Click here for Chatterbox's take on Giuliani's art criticism.
"Sensation"--the show at the Brooklyn Museum of Art that Mayor Rudolph Giuliani is trying to quash by threatening to withdraw city funding from the institution--is not the first exhibition of so-called "sick stuff" to be shown by a publicly funded New York cultural institution during his seven-year tenure. In October of 1997, the gallery P.S. 1--which receives, according to one curator's estimate, more than 50 percent of its budget from the city--installed continuous showings of an hourlong film of a simulated homosexual orgy by underground filmmaker Jack Smith. The mayor didn't utter a word. Nor did he comment on the Whitney Museum's 1997 Biennial, which included Paul McCarthy's videos of a half-naked man dressed as Rudolph the Red-Nosed Reindeer frolicking with nude female "elves" as they defecated, stirred the excrement up with chocolate, and ate it.
But now Giuliani's attacking this "Sensation" exhibit, which includes: a self-portrait made of its creator's frozen blood; vivisections of dead livestock preserved in formaldehyde; and a painting of a Virgin Mary decorated with elephant droppings. The mayor is threatening to cut city funding for the museum--that's about a third of the BMA's annual budget--if it opens the exhibit. It's a move that's obviously designed to bolster his Senate candidacy: The British artists are his Murphy Brown and Sister Souljah. (Luckily for him, being mayor of New York supplies him with richer material than a mere upscale single mom or a cussing rap star.) Giuliani is signaling to upstate New Yorkers and to the national Republican Party that although he's the mayor of Sin City, he can't abide sinners himself.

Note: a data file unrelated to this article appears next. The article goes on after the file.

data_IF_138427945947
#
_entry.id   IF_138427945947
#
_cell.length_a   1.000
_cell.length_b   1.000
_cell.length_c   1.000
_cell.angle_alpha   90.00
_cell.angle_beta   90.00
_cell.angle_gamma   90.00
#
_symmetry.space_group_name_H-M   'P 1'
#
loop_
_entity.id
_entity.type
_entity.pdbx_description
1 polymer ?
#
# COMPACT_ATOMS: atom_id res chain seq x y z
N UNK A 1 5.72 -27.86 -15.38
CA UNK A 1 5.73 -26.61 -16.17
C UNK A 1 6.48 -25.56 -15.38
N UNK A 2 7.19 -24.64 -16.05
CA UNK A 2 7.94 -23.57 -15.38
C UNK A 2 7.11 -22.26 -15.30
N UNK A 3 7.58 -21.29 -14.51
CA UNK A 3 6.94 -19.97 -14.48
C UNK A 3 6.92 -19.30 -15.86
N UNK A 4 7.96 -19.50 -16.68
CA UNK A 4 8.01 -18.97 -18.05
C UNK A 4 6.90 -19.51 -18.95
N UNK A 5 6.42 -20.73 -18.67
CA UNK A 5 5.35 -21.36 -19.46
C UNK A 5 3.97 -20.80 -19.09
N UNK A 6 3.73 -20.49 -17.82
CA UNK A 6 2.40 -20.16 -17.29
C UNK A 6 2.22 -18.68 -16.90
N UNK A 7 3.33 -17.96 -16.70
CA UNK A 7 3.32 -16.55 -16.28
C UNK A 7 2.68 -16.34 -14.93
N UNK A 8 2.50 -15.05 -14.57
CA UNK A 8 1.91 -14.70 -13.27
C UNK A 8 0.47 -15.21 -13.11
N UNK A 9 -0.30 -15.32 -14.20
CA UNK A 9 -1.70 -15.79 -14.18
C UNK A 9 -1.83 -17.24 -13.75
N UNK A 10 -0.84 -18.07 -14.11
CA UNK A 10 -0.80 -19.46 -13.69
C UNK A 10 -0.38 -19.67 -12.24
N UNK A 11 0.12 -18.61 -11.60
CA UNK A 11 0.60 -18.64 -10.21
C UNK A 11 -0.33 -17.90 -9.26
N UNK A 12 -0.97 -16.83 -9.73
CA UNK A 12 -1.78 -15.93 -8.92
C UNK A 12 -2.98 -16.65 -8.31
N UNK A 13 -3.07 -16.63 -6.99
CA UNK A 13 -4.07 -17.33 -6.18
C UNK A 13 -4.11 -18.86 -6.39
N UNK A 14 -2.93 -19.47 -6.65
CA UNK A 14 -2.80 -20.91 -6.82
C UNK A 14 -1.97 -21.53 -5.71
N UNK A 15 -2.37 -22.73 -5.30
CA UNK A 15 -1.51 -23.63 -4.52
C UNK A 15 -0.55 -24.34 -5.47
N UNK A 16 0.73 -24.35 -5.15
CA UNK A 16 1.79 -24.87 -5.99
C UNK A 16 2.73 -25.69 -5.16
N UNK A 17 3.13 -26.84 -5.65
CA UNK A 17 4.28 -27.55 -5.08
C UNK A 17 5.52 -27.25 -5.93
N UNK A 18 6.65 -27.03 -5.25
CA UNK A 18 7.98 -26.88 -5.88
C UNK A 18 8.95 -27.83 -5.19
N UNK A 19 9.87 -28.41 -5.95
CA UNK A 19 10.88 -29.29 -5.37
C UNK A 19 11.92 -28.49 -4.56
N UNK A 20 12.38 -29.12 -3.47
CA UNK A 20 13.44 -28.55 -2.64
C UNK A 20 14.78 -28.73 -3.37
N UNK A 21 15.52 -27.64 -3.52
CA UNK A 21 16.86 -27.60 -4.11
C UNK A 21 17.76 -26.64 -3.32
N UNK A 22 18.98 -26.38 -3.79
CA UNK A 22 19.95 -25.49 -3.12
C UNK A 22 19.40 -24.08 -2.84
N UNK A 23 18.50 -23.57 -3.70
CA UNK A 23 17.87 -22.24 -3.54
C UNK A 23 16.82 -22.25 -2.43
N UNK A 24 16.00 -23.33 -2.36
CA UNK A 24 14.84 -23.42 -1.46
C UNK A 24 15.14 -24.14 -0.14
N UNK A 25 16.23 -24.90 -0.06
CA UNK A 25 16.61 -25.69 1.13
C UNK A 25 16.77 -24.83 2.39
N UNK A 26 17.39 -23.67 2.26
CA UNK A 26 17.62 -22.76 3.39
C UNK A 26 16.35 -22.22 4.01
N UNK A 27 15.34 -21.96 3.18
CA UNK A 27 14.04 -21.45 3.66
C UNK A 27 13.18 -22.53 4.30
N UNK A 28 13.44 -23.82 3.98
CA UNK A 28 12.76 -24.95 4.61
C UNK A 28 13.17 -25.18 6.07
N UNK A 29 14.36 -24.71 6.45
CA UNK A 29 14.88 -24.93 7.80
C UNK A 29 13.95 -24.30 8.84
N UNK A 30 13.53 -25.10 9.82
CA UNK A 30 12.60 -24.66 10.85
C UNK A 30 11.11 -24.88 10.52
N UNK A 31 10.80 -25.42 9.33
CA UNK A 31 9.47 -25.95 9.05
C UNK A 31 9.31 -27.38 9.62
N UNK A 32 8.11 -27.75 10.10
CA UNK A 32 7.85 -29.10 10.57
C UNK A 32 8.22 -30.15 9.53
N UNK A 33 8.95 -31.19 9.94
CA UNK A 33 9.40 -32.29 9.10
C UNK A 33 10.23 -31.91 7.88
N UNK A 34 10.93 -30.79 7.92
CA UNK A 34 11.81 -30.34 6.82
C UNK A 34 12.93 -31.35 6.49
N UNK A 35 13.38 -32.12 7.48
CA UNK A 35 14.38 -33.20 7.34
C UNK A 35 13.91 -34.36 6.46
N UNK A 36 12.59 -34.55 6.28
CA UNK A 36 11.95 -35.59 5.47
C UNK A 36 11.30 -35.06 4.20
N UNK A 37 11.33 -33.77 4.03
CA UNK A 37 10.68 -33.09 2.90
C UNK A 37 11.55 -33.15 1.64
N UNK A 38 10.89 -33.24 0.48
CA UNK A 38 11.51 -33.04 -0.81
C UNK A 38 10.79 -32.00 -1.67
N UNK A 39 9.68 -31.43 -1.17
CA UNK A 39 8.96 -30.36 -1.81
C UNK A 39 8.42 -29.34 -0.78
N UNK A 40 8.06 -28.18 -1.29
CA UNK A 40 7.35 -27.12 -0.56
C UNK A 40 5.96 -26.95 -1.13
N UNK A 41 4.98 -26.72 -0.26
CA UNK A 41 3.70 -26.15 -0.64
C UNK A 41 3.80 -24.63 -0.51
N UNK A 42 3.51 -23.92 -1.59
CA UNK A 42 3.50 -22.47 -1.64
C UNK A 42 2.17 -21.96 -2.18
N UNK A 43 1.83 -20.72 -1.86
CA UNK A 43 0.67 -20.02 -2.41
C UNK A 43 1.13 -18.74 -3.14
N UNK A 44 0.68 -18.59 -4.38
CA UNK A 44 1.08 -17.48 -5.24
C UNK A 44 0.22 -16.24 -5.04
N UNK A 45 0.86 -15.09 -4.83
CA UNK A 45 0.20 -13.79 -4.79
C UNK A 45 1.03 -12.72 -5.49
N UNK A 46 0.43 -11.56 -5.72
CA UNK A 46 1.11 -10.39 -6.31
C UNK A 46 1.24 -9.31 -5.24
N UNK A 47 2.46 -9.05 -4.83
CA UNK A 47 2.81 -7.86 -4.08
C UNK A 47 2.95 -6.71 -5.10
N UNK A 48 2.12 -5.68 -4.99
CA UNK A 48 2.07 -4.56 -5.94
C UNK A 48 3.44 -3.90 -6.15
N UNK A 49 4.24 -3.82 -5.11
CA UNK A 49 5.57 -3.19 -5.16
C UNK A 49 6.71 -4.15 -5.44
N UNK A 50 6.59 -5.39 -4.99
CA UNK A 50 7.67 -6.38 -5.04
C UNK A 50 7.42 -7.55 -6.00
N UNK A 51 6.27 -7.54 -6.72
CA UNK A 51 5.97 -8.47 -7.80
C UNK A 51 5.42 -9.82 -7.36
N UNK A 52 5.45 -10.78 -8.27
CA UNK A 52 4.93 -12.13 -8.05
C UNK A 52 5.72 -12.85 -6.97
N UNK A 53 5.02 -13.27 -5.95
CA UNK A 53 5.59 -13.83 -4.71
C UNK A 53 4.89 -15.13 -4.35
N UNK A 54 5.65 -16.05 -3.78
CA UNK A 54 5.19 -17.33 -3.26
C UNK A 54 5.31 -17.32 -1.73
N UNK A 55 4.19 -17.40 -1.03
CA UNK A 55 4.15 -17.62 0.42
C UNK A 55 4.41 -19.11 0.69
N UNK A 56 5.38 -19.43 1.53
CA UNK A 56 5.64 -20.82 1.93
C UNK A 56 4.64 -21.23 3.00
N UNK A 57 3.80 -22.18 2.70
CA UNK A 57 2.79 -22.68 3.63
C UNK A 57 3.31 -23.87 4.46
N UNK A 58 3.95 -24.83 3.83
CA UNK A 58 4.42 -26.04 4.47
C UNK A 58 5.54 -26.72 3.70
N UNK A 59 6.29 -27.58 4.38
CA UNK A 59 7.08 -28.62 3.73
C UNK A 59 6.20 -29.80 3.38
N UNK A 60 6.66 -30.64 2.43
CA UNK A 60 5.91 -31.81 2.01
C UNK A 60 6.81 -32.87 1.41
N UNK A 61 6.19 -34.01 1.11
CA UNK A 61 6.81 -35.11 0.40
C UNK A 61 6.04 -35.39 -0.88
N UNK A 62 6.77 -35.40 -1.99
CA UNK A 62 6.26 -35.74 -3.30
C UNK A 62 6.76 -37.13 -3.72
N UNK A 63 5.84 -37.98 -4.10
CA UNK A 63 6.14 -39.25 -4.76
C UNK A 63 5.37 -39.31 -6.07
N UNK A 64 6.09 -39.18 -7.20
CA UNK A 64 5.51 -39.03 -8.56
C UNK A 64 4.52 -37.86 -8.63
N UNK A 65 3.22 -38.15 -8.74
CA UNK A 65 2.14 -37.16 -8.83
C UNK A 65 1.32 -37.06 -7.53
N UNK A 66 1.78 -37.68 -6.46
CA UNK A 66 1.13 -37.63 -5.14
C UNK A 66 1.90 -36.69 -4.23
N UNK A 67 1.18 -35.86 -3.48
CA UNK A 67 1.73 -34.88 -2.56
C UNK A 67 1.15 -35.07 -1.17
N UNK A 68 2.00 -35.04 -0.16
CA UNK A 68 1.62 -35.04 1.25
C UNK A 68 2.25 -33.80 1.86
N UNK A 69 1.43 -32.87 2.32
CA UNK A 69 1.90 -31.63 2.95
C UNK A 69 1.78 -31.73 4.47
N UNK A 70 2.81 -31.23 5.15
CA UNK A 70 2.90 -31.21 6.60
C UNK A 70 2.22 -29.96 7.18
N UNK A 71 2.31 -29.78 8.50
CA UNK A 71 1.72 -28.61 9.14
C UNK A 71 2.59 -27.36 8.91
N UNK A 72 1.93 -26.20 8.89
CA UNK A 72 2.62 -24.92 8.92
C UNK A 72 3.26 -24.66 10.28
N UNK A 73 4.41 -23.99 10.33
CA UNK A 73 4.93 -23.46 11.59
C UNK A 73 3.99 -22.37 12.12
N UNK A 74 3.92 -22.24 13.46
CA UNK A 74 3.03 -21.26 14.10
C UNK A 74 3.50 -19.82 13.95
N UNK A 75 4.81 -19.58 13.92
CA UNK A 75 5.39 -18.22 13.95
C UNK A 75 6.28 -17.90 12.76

Culturebox can't help but think that the mayor and the "Sensation" artists deserve one another, since they share a common goal of drawing as much attention to themselves as possible. The "Sensation" folks, though, are doing the better job. Brilliantly orchestrated by the British adman Charles Saatchi to increase the value of his extensive holdings of the artists' work, the show has already drawn flattering notices in TheNew Yorker, New York Times, and other publications. And that was before the mayor's condemnatory fit. Now, if the show doesn't go on, it will be martyred; if it does, it will draw even bigger crowds and more press than originally anticipated. Giuliani will have given the show's name more credence than it ever had on its own.
The mayor, on the other hand, is coming off as a coward and a traitor. He's too chicken to pick on a more established cultural institution such as MoMA, which now owns P.S. 1. Forcing the show to be canceled at the last minute will arouse the ire of culture lovers, the wrath of the First Amendment brigade, and the sympathies of anyone who's ever tried to organize ... well, anything. (Giuliani did win Chatterbox's approval, though; click here to read why.)
But the worst part is that Giuliani is screwing his own city. New York needs avant-garde art just as it needs fashion designers, Wall Street firms, and Broadway shows. Our museums and galleries put us at the center of the art world, and bring us untold riches from art-related businesses and tourists who come to patronize the city's cultural institutions. The art industry is also responsible for resuscitating--some would say gentrifying--some of New York's most desolate neighborhoods, including SoHo, TriBeCa, the meatpacking district, and the DUMBO section of Brooklyn.
It's no surprise that Giuliani is coming out as a cultural conservative. But selling out his own city to do so is pretty sick stuff indeed.